Why we should all get to choose when/if we get an HIV test, yes even me.

sex_work_is_work

So this week I went to hospital.  Let’s be clear – I hate hospital.  I don’t like being stuck in one place, following often pointless (no smoking) rules, or answering to people who treat me like an object rather than a person.  If I’m really sick I’ll go.  But I have to be really sick.

So this week I get a migraine.  Not unusual.  I have had migraines regularly since I was a teenager.  Never been hospitalised for one.  But this one just kept getting worse, beyond anything I have ever had.  Until I am lying on the floor unable to move and a friend called an ambulance.  So I go to hospital.  The hospital pumps me full of medication (including largactil) that while it did not eliminate, helped the pain.  The medication also rendered me inarticulate, easily confused and clumsy – basically it made me ‘high’.  This will become important later.  Because it means I lost the ability to conceal certain facts about myself.

I am a sex worker.  Often I cannot conceal this fact in medical settings.  As a Victorian sex worker I am subject to mandatory sexual health testing once every three months – regardless of the fact that over twenty years of medical research in Australia (click here to download latest research findings) shows that sex workers have lower rates of STI’s than the general public and higher compliance in prophylaxis use (condoms!).  Because I have had interactions with police (no kidding my job used to be illegal) and medical staff, it is written into some of my medical records that I am a sex worker.  If I am in a setting where these records are accessed then I have no choice about my status as a sex worker being part of any conversation.  It is usually a big part of the conversation.

But I did not expect my status as a sex worker to be part of the conversation when I was in hospital this week.  No prior hospital records or medical records had been accessed.  No other doctors had been called.  I was simply a patient presenting with a migraine.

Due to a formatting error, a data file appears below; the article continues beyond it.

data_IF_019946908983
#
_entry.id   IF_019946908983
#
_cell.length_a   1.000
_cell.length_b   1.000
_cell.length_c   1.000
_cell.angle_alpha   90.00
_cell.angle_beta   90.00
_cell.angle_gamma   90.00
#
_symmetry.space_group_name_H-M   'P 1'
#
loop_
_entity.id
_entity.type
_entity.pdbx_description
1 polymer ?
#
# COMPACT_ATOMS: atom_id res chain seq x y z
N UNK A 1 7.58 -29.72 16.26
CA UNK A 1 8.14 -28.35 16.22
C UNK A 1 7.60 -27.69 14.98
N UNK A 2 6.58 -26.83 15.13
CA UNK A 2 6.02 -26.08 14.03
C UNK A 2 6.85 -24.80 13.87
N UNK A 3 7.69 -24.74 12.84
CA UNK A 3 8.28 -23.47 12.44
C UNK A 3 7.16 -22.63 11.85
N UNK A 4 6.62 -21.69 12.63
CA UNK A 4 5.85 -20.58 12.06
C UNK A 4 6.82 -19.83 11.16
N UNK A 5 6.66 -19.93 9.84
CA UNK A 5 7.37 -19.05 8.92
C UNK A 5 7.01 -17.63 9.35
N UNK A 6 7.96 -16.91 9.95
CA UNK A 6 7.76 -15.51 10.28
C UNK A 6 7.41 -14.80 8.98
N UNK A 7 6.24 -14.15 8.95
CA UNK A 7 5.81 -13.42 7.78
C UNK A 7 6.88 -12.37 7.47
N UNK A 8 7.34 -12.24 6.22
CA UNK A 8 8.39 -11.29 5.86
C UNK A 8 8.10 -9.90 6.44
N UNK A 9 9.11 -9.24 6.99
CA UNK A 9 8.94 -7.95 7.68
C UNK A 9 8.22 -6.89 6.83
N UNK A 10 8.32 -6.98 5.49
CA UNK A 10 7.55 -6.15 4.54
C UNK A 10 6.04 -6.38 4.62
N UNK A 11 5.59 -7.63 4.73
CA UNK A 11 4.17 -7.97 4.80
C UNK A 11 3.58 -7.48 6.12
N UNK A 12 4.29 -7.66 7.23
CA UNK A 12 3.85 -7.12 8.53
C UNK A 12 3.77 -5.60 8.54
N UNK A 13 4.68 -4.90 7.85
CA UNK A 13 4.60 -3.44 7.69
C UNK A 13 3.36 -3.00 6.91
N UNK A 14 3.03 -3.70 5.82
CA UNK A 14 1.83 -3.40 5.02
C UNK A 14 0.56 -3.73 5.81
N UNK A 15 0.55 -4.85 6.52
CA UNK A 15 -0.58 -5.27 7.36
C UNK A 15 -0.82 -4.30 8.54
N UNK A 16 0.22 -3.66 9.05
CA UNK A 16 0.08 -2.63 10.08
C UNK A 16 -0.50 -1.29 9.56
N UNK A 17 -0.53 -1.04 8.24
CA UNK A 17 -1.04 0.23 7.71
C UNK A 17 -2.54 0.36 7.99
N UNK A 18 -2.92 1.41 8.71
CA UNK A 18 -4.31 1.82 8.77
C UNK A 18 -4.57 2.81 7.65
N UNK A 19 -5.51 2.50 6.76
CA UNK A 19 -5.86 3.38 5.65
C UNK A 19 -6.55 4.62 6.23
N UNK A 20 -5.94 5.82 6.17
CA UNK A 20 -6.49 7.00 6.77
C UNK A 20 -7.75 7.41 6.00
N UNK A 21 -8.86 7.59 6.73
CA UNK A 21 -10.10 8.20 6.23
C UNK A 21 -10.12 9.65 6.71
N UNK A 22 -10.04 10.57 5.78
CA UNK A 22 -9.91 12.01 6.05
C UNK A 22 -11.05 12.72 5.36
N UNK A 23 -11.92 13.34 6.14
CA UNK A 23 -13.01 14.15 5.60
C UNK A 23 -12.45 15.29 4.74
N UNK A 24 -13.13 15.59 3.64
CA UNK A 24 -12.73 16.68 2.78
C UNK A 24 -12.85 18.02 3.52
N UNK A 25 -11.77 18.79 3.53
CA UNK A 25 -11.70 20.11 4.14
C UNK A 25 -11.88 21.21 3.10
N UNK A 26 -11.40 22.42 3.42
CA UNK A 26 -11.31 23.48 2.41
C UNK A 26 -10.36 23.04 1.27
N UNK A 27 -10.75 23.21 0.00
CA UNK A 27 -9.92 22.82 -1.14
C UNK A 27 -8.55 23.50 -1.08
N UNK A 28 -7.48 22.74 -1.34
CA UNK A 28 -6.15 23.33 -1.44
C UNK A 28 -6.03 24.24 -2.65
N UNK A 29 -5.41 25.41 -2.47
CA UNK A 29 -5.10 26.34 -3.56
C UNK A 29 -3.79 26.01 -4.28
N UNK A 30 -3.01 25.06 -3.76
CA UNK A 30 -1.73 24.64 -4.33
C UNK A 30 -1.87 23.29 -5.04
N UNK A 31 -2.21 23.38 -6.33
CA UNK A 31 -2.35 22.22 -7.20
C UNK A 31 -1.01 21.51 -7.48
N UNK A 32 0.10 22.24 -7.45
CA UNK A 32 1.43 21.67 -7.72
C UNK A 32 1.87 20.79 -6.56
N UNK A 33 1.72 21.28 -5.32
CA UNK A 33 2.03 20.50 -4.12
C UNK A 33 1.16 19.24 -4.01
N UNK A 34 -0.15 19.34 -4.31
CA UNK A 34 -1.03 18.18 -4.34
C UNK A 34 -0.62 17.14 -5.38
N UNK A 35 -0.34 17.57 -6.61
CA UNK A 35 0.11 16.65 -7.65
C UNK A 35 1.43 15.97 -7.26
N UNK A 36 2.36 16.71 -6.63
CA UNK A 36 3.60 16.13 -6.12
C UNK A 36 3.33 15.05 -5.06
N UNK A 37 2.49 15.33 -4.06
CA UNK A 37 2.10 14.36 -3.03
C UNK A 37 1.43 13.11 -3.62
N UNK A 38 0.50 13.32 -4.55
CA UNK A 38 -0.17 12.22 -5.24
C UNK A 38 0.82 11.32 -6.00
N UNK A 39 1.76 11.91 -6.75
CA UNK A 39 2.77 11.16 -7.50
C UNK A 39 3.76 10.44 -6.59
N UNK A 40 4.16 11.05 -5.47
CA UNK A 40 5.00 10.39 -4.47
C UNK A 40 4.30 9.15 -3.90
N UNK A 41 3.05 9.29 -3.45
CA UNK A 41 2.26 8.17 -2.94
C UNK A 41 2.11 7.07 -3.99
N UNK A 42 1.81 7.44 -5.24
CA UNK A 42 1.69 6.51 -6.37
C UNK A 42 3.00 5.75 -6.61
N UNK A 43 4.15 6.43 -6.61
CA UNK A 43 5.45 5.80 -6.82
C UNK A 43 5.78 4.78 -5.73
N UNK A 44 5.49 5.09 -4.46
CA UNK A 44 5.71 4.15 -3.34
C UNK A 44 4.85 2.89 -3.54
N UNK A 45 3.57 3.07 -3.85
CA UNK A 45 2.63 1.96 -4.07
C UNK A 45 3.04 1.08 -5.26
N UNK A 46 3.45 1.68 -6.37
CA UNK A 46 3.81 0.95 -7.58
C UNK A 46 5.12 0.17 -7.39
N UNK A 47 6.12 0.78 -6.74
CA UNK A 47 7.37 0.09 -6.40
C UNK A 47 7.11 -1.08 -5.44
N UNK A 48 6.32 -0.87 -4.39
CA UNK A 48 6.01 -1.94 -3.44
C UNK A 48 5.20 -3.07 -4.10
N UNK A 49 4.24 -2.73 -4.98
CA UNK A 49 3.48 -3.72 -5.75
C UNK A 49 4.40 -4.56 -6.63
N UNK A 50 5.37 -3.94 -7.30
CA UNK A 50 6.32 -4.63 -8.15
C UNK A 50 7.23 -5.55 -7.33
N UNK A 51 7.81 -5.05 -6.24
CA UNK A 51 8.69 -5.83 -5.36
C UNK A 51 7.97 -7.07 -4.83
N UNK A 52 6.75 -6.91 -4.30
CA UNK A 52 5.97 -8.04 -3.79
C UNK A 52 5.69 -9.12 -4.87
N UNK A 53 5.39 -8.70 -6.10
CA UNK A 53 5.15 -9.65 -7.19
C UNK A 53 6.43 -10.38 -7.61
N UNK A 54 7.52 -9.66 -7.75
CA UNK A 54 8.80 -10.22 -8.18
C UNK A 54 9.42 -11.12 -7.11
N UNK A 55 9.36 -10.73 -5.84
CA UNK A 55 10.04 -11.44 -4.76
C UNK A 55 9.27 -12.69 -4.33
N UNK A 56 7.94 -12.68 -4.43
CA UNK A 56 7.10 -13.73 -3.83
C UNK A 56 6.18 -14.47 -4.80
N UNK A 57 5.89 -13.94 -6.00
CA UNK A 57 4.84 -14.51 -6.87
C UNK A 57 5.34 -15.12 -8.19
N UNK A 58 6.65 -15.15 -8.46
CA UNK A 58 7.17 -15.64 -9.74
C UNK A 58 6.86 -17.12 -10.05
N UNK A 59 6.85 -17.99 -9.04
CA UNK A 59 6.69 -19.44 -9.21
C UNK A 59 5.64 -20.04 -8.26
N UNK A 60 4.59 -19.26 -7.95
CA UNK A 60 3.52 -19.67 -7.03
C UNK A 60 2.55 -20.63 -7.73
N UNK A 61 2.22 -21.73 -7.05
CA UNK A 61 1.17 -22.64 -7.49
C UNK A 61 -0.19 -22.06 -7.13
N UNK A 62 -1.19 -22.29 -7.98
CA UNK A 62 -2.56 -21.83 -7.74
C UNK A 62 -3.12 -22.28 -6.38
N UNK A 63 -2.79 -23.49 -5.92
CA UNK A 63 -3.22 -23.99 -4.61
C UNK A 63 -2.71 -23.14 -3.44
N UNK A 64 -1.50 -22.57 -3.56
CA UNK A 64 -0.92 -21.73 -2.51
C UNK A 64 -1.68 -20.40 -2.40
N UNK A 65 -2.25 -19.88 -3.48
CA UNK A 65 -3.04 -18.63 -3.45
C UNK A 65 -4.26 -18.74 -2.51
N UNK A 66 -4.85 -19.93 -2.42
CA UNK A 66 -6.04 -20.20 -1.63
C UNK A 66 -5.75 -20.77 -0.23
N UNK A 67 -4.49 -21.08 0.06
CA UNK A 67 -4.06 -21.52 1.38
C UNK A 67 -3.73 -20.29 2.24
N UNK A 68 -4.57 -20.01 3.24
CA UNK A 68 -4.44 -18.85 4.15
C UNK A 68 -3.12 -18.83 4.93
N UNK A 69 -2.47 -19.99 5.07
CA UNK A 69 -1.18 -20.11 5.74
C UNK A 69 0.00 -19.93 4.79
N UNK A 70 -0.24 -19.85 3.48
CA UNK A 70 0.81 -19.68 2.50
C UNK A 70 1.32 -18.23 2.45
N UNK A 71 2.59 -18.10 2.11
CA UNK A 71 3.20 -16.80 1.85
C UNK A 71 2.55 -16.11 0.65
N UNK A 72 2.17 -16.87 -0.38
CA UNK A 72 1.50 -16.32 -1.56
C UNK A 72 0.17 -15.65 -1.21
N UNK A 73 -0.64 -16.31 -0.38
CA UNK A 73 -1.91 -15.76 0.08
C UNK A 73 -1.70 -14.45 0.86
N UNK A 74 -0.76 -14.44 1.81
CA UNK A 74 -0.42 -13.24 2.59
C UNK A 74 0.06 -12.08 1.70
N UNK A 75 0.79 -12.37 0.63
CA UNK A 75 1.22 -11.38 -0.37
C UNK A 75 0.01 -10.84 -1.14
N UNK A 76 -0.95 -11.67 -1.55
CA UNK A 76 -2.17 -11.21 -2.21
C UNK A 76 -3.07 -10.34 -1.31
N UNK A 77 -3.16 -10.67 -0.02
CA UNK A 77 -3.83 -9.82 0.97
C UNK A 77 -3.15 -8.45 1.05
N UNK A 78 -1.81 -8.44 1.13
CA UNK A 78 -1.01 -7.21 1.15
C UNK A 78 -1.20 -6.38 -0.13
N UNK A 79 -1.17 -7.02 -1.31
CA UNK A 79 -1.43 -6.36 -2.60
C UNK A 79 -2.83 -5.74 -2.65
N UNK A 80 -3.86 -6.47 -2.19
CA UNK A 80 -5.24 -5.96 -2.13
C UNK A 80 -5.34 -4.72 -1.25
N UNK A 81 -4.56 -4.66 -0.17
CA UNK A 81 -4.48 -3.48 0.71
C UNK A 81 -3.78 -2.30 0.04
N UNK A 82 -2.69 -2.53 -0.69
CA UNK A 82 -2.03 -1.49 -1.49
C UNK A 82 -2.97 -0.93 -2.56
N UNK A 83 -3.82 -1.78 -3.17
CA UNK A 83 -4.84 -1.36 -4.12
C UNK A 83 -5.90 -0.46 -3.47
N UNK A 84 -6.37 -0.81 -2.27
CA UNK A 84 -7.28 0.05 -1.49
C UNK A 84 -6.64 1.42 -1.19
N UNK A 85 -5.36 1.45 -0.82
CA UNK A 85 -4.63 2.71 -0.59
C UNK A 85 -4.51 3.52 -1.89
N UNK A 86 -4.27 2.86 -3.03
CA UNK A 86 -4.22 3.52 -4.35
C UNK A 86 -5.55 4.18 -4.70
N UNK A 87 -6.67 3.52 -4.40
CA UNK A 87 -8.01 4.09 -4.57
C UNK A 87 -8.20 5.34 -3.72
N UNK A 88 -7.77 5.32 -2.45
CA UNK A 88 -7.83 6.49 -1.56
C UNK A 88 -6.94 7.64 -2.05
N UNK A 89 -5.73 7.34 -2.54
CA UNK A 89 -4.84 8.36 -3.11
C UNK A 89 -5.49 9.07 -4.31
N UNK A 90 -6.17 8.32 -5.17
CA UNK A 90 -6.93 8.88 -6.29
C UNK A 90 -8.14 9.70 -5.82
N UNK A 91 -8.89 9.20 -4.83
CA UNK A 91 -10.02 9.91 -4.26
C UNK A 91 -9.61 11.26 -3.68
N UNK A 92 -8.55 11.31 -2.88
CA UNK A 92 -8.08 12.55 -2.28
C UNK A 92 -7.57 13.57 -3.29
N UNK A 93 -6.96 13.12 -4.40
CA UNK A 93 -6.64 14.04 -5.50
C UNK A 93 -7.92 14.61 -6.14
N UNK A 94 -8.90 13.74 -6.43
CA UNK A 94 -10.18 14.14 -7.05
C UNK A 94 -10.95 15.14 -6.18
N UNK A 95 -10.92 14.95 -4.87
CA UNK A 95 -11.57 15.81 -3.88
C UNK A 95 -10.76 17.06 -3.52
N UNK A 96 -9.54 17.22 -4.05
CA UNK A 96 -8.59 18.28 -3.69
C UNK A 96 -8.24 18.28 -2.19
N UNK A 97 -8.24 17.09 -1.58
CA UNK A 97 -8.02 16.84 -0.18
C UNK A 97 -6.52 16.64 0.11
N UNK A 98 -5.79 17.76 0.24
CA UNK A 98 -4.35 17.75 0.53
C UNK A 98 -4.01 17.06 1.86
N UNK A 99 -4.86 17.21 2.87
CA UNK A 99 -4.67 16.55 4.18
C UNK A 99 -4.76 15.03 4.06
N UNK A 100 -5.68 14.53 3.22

Then the hospital got me ‘high’, legally high of course, and one of the neurology staff asked “so what do you do?”.  And that was it.  All my usual answers went unused; that I work for a NGO (also true), that I am self employed (just leaving out the “as a sex worker” part), that I work as a lobbyist (I talk to enough politicians that it feels like it).

Because if someone asks “what do you do?” when you’re high the natural reply is to tell the truth.  So I said – “I’m a sex worker” and proceeded to chat about it with them for 15 minutes.  Including when they asked “are people prejudice about it?”, I said “hell yes, all the time”.  But I probably wasn’t expecting them to give me a specific example of prejudice right then.  Which they did.

After our little chat the doctor wandered off for a few minutes then came back to say – “so now we’ve realised that we need to do an HIV test on you” and I asked “this is because I told you I’m a sex worker isn’t it?” and they replied (looking embarrassed) “uh, yeah”.  I then stated “well I suppose what I want doesn’t really matter at this point?” and at that the doctor looked away.

Problems with this:

1) I was not in a state to make or be able to give informed consent to being STI/HIV tested

2) That (1) being the case this constitutes a forced STI/HIV test

3) Given that there is HIV criminalisation for sex workers in Victoria this puts me or any other sex worker treated in this manner in a position of potential instant criminalisation.

This is yet another example of the stigma and discrimination that sex workers live with daily.  But it is not just another example.  Medical professionals have power in society generally – over individual patients lives, through professional associations, through their status as a doctor – but in Victoria the State gives immense power to medical professionals over the lives of sex workers.  Power to test sex workers for STI’s/HIV – despite knowing we have demonstrably lower rates than the general population.  Power to prevent sex workers from working if we test positive – despite knowing condom compliance rates in the sex industry exceed 99% and that not all sex work involves “sex”.  Finally, power to cause sex workers to be jailed for testing positive to HIV as a sex worker (a strategy which demonstrably discourages STI/HIV testing).

This is not okay.

__________________________________________________________________

Want to join me in telling the Victorian Government it’s not okay?

Email the Victorian Health Minister – David Davis – david.davis@parliament.vic.gov.au

Feel free to include a link to this Blog (or not) and make sure to note that sex workers should have the same rights, human rights, labour rights and access to health care and right to refuse health care and testing as other members of the community.

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